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Consider a heat equation in one space dimension $$\frac{\partial u(t,x)}{\partial t} = \frac12\Theta(x)\frac{\partial^2u(t,x)}{\partial x^2} \tag{1}$$ where Heavyside function $$ \Theta(x) = \begin{cases} 0,\, x<0 \\ 1,\, x\ge 0 \end{cases} $$ with initial condition $$u(t=0,x) = x_+.$$

Obviously, $u(t,x)=0,\,\forall x<0$. In effect we may consider Eq. (1) as a heat equation with unit conductivity on the positive real axis. If we take this route, how should we specify the boundary condition for this heat equation on the positive axis? Would $u$ be continuous over $x$? Would the right hand side first spatial derivative be equal to the left hand side for positive time $t$, i.e. $\frac{\partial u}{\partial x}(t>0,x=0_+)=0$?

On the other hand, we observe, for the particular initial condition at hand, if we ignore the differentiability of $u(t>0,x)$ with respect to $x$ at $x=0$, $u(t,x)=x_+$ is a solution on the whole $x$-axis.

Further, for $t>0$ fixed, is $u(t>0,x)\in C^\infty(-\infty,\infty)$?

If it is true $\frac{\partial u}{\partial x}(t>0,x=0_+)=0$, I am then puzzled that it seems physically, the heat should diffuse to the left and accumulates at $x=0$ that the temperature $u$ at $x=0_+$ should be positive and higher than $x_+$ immediately to the right of $x=0$. If $\frac{\partial u}{\partial x}(t>0,x=0_+)=0$, it implies that the heat diffuses away to the right of $x=0$ and the temperature immediate to the right of $x=0$ is lower than $x_+$. How should one explain that?

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Your question is slightly confusing for me, namely the question: How should we specify the boundary condition $\frac{\partial u}{\partial x}(t,x=0+)$? You do not have any boundary data, so why does it need to be Neumann?

A Neumann boundary condition is imposed in a weak sense by considering the following weak formulation: find $u\in L^2(0,T;H^1(-\infty,\infty))$ that satisfies \begin{align} \int_{-\infty}^\infty (u_t-\Theta(x) u_{xx})v&=\int_{0}^\infty (u_t-u_{xx})v\\ &=\int_0^\infty u_tv+u_xv_x\\ &=gv|_{x=0} \end{align} for all $v$ in $H^1(-\infty,\infty)$ (where $g$ is the Neumann data).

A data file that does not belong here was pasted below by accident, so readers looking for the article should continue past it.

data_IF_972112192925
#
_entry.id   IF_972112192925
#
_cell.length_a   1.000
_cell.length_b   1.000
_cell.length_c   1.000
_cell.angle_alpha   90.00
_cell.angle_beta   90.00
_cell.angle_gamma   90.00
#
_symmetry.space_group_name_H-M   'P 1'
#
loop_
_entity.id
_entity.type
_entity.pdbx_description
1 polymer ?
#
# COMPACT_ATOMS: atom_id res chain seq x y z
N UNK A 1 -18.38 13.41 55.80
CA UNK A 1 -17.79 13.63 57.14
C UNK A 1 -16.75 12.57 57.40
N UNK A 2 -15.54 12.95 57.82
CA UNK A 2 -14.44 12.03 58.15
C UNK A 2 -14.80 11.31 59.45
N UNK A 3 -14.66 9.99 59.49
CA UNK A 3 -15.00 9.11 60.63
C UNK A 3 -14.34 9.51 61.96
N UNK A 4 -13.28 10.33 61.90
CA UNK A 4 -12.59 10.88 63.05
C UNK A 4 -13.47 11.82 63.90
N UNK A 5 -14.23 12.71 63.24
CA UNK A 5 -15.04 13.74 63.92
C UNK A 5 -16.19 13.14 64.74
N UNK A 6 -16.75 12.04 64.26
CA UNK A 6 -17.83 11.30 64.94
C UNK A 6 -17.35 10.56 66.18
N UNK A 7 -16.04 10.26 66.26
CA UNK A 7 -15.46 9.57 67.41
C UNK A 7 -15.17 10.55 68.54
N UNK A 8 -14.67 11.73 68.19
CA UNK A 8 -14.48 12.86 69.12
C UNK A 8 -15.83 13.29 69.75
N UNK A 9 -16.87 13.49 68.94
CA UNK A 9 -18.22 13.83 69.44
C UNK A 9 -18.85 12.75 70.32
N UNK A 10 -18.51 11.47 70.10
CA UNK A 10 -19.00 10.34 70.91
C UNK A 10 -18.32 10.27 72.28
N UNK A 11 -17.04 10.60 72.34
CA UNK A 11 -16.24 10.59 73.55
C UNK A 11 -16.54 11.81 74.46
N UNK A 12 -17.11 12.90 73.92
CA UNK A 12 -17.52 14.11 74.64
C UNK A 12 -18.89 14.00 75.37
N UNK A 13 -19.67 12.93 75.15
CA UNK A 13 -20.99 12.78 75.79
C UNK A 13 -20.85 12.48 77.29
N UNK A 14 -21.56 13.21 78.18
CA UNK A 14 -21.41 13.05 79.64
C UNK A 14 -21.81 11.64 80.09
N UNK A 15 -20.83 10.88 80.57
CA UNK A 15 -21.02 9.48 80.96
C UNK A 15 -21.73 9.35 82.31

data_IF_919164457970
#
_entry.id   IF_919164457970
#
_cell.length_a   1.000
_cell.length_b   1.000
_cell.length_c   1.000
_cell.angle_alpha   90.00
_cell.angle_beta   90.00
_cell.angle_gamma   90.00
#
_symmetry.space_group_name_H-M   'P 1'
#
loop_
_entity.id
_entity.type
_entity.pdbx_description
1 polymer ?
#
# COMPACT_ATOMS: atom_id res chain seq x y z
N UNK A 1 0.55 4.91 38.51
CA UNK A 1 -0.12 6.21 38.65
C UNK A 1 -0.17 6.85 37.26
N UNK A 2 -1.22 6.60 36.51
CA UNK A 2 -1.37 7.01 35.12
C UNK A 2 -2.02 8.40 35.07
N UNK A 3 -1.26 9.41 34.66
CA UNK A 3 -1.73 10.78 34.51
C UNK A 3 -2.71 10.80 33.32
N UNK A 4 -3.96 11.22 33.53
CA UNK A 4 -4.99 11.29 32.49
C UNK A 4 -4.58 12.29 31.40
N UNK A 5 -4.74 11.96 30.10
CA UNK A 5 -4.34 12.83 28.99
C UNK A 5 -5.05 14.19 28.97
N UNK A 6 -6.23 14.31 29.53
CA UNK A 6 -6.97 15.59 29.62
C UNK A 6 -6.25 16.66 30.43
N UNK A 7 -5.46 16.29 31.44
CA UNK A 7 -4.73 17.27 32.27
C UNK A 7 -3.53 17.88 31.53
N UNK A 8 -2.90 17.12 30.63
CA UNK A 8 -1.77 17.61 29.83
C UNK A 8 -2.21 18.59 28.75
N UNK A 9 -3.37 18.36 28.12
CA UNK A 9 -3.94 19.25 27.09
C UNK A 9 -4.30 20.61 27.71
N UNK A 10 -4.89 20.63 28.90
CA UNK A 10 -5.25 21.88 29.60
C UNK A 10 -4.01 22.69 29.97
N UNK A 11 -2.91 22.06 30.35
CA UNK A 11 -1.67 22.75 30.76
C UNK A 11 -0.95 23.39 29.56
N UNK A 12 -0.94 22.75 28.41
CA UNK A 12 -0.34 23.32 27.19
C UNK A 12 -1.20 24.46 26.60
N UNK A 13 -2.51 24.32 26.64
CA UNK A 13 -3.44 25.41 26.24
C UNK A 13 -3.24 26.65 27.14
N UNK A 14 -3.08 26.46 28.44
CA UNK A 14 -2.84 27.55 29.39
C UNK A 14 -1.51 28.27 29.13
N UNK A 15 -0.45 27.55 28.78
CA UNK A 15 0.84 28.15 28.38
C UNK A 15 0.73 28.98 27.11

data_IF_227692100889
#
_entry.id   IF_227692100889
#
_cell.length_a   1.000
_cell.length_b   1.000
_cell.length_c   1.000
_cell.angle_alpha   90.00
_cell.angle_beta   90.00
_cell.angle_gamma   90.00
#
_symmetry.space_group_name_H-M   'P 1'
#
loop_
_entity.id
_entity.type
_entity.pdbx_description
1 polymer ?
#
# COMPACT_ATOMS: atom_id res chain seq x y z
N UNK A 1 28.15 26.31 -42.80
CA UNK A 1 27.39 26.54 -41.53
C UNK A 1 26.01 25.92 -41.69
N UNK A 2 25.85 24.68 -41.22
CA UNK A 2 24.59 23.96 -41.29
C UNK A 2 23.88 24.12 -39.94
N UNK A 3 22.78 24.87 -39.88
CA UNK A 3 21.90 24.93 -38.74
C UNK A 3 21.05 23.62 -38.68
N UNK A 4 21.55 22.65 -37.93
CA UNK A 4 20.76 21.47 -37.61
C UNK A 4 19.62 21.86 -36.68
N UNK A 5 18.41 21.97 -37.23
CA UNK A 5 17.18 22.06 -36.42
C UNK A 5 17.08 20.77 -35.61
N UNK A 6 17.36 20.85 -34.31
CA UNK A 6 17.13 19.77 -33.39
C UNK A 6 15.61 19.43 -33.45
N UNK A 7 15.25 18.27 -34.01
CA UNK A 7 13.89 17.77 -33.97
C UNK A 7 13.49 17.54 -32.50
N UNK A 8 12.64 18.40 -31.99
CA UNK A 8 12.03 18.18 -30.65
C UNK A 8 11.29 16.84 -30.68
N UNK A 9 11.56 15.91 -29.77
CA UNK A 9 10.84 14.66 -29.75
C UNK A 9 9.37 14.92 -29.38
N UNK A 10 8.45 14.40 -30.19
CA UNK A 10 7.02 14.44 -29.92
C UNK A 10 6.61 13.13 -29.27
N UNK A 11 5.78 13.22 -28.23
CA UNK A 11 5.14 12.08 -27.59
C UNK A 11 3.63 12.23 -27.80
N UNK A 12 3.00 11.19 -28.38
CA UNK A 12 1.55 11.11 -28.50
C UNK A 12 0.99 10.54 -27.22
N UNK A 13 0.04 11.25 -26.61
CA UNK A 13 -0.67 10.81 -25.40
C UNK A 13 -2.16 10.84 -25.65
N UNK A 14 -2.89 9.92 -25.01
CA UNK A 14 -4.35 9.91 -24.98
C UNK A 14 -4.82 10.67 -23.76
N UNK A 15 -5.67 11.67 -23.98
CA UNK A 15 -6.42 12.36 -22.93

The problem does not come with boundary data because the problem is given on the real line (the only notion of boundary data is that $u\to 0$ as $|x|\to\infty$).

Why not impose Dirichlet data? If you know $u=0$ for $x<0$, why not impose $u=0$ at $x=0$? Then the solution is known by reflecting the fundamental solution, and the solution is continuous, since it must satisfy $u=0$ at $x=0$.

The solution would then be $$u(t,x) = \int_0^\infty(\Gamma(x-y,t)-\Gamma(x+y,t))u(0,y)\,dy,$$ where $\Gamma$ is the fundamental solution given by $$\Gamma(x,t)=\left\{\begin{array}{l l}&\frac{1}{4\pi t}e^{-\frac{x^2}{4t}}&t>0,\\ &0& t\le0.\end{array}\right.$$

Any smoothness properties could then be calculated.

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  • $\begingroup$ Yes, the question is not very well posed. I apologize for that. I meant to ask what boundary condition should be imposed on the effective problem on the positive axis. My question is whether $u$ and its first spatial derivative should be continuous, and therefore $0$ across $x=0$, or not. Could you please look into that? I have edited my question. Please review. $\endgroup$ – Hans Dec 28 '15 at 21:51
  • $\begingroup$ you can calculate $u_x$ explicitly to find out if it is continuous across $x=0$, I think it makes sense to consider a Dirichlet BC, since this imposes the continuity of $u$ across $x=0$. $\endgroup$ – Ellya Dec 28 '15 at 22:09
  • $\begingroup$ You missed my question: IS $u(t>0,x)$ continuous with respect to $x$ across $x=0$ --- not that I want to impose the continuity condition but IS it or not? $\endgroup$ – Hans Dec 28 '15 at 22:26
  • $\begingroup$ Sorry, I answered that in my question, and indeed it is, this is because $\Gamma(-y,t)-\Gamma(y,t)=0$. $\endgroup$ – Ellya Dec 28 '15 at 22:27
  • $\begingroup$ But this solution comes about AFTER one has imposed the Dirichlet condition that $u(t>0,x=0_+)=0$. My question is whether one should impose such a boundary condition. We do not know in advance whether this is true. This is an EFFECTIVE boundary condition which should be derived from the original equation with variable conductivity $\Theta(x)$, NOT imposed arbitrarily. $\endgroup$ – Hans Dec 28 '15 at 22:32

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